Club History

Founded in 1882 and located in Brookline, Mass., The Country Club is one of the oldest clubs in the United States and one of five charter members that founded the United States Golf Association in 1894. It has played host to 17 USGA national championships, more than all but one other club. And it has served as the site for a number of the game’s most important events. These include the 1913 U.S. Open, won by amateur and Brookline-native Francis Ouimet, which began the golf boom in America; the 1999 Ryder Cup that featured the U.S. team’s dramatic Sunday comeback; 1902 U.S. Women’s Amateur, the club’s first national championship, won by Genevieve Hecker; and four U.S. Opens (1913, 1963, 1988, 2022), three of which finished in playoffs.

Originally a horse-racetrack, the golf course grew over time and therefore is not the design of any one architect. The first six holes were laid out by three club members in 1893. The following year, Willie Campbell became the Club's first golf professional and expanded the course to nine holes and then a full 18 by 1899. After an additional land purchase, two club members designed three new holes, which opened in 1908, followed by the final six holes which were completed by 1927. Rees Jones led course updates and changes for the 1988 U.S. Open and then Gil Hanse began a restoration of the course in 2019 to create a cohesive design dating back to its original form. The Club currently features three nines—the Clyde, the Squirrel and the Primrose, with the original Clyde and Squirrel nines comprising what’s known as the Main Course. The 2022 U.S. Open was played on a composite course that includes 15 holes from the Main Course and 3 holes from the Primrose. The short 12th hole, known as “the Redan” was used in an Open for the first time since 1913.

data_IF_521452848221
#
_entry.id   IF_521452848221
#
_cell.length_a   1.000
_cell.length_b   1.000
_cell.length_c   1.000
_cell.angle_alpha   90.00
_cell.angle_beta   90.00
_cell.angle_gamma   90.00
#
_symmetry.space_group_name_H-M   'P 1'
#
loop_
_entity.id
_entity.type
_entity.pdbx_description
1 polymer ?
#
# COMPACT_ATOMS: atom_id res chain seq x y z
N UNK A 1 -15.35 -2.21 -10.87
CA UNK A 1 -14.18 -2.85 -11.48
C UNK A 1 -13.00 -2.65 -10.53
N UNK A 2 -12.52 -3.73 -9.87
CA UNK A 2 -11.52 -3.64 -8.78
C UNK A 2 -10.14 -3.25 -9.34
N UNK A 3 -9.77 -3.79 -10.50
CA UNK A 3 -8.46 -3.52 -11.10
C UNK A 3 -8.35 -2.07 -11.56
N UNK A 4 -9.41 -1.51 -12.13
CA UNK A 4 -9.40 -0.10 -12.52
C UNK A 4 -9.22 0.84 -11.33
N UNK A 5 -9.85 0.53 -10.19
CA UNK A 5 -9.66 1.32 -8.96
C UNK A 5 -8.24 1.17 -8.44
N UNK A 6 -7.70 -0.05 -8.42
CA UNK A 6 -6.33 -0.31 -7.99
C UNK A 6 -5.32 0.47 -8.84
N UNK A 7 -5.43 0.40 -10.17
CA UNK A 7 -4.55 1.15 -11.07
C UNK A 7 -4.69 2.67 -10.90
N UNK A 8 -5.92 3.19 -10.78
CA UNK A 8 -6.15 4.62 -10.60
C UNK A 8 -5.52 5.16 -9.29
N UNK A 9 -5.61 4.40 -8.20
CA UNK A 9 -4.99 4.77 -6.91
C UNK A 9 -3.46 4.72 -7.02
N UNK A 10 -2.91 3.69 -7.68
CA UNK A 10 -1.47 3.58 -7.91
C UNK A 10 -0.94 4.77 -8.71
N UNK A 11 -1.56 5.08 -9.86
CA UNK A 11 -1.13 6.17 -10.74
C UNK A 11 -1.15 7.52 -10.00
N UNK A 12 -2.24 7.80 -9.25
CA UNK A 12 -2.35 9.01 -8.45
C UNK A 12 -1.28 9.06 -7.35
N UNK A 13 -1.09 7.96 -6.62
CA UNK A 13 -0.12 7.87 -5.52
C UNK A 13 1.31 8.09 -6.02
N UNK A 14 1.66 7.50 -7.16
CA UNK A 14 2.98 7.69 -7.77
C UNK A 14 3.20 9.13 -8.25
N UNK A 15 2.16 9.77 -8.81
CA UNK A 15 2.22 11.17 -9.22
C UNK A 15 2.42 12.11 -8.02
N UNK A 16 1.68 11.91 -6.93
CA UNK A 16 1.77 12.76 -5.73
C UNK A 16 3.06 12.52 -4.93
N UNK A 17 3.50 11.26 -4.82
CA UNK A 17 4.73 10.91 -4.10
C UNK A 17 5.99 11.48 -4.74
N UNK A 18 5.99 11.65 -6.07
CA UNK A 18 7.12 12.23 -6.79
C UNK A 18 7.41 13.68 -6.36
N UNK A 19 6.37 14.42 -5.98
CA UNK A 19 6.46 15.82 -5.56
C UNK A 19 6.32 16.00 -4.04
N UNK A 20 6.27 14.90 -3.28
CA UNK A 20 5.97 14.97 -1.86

The Club is located on land in what is now called the Town of Brookline, Massachusetts, which is considered to be a part of the ancient tribal homelands of the Massachusett Tribe. We acknowledge and respect the people of the Massachusett Tribe, past and present, and the connection that exists between these peoples and the land itself.

In addition to golf, the Club has facilities for tennis, platform paddle tennis, swimming, curling, fitness, skeet shooting, ice skating, and hockey. The century-old main clubhouse — yellow clapboard and three stories high — includes a room from the property’s original 1860 farmhouse.

General Manager and Chief Operating Officer Kristen LaCount is one of the first women to run a major private club in the country. Her ascent through the organization reinforces the club's priority on investing in the education and training of professional staff.